Monotheism represents a belief in one deity only, though that deity may also have human attributes. Thus, Islam, Judaism, and Christianity are all examples of Monotheism. However, Christianity differs from the other two, in that it allows for a God-Man identity, and moreover a salvation role for that entity.

By contrast, Mohammed is a Prophet only, not a God-Man Savior, and Jesus is also regarded as a Prophet in Islam. In Judaism, there is neither a major Prophet (in the same central role of Jesus or Mohammed) nor a special Savior that has already arrived. Some have differentiated Christianity from Islam and Judaism by referring to it as a form of personal Monotheism. That is, one infinite and all-powerful God exists (or more accurately, a God –concept that articulates it!) but personal connection is afforded by an intermediary human. Thus, the infinite God is rendered a personal God.

Now, it’s possible to interject additional facts here. That is, Christianity is not the only God-Man religion[4]. Others have existed from antiquity including forms created by the Egyptians (Horus) and the Persians (Mithras). A number of similar attributes apply to all god-man mythologies:

1- A virgin mother who immaculately conceives.
2- Acclamation of the progeny as a "Son of God”
3- Reared in a foreign land.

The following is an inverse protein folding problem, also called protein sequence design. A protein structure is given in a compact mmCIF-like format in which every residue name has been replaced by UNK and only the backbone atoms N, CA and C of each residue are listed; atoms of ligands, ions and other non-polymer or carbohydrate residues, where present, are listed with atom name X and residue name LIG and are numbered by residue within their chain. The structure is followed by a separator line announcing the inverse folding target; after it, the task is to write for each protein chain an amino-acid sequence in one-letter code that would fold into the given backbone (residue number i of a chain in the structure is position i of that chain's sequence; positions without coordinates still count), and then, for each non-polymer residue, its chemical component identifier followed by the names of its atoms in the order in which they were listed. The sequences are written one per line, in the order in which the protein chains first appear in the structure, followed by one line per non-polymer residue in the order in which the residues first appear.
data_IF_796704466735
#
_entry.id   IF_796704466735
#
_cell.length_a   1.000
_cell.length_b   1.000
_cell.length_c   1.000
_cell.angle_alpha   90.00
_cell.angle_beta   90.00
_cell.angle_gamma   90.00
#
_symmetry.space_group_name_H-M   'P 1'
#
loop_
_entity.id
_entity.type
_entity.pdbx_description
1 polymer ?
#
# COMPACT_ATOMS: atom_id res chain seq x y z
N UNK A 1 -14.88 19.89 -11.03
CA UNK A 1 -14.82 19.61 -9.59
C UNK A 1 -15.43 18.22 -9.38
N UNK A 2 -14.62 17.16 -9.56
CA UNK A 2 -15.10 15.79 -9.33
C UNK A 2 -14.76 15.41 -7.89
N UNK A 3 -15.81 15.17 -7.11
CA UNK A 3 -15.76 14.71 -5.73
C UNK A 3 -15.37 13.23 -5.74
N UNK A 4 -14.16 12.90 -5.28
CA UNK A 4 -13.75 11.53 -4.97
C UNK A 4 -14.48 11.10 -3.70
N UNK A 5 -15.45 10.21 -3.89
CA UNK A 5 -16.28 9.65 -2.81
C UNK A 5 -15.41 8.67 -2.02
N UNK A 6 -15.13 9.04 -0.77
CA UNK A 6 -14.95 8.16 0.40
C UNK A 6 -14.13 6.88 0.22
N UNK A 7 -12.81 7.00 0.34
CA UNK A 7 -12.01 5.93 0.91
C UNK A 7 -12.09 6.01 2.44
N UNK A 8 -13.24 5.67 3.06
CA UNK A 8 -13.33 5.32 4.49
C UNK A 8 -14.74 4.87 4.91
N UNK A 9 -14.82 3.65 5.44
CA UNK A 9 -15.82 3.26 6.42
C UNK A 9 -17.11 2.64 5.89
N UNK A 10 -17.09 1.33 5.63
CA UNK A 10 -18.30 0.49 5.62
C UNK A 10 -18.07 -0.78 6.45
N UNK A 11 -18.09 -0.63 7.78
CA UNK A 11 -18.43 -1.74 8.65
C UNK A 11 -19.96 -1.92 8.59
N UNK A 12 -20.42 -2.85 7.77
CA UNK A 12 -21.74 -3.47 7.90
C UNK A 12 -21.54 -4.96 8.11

4- He re-appears in his native land, working miracles and preaching
5- He's persecuted by his people, declared a criminal.
6- He's seized by authorities after a major betrayal, then put to death.
7- He rises from his grave, confirming he was the special divine being his disciples proclaimed.
8- His followers start spreading the God-man mythology and are often persecuted for it.

Take the Persian God-Man, Mithras, the Savior designated in Mithraism, who was born of the immaculate virgin Anahita, who conceived him from the seed of Zarathustra. Like Jesus, Mithras was condemned before a Tribunal but he subsequently ascended into Heaven. Mithraists recall his suffering and death with a ritual almost identical to the Communion practiced by Catholics and Anglicans.

This and other records from antiquity disclose that the personal God-Man foundations of Christianity are in no way unique or original but likely plagiarized by early writers from pagan sources. The degree of coincidence between so many of the actions, events (from the birth to wise men, to miracles, and suffering, Ascension) points directly to this conclusion.

This isn’t what most orthodox Christians wish to hear, but one that must be considered nonetheless. Especially since it undermines the favorite refrain of so many “Believe in the Lord Jesus Christ or perish in Hell!”


Polytheism represents a theology and belief in multiple deities, each of which is worshipped in turn. For the purposes of this book, I only note it here for completeness and in passing, and don’t regard it as a major theistic system in today’s world. So I will not elaborate on it or return to it.


This holds that nature and deity are bound up as one entity – most often either as a single oneness, or in terms of the regularities of natural laws. Thus, when one worships nature one worships God, or when one appreciates natural regularities – evinced in natural laws- one is indirectly worshipping God.

In terms of crude or unrefined pantheism, the totality of the universe, its energy and all relevant fields are equated to a “divinity”. This is, when one thinks about it, merely a mammoth expansion and extrapolation of Sun worship. Instead of worshipping one immediate celestial body, one is worshipping all of them as a collective.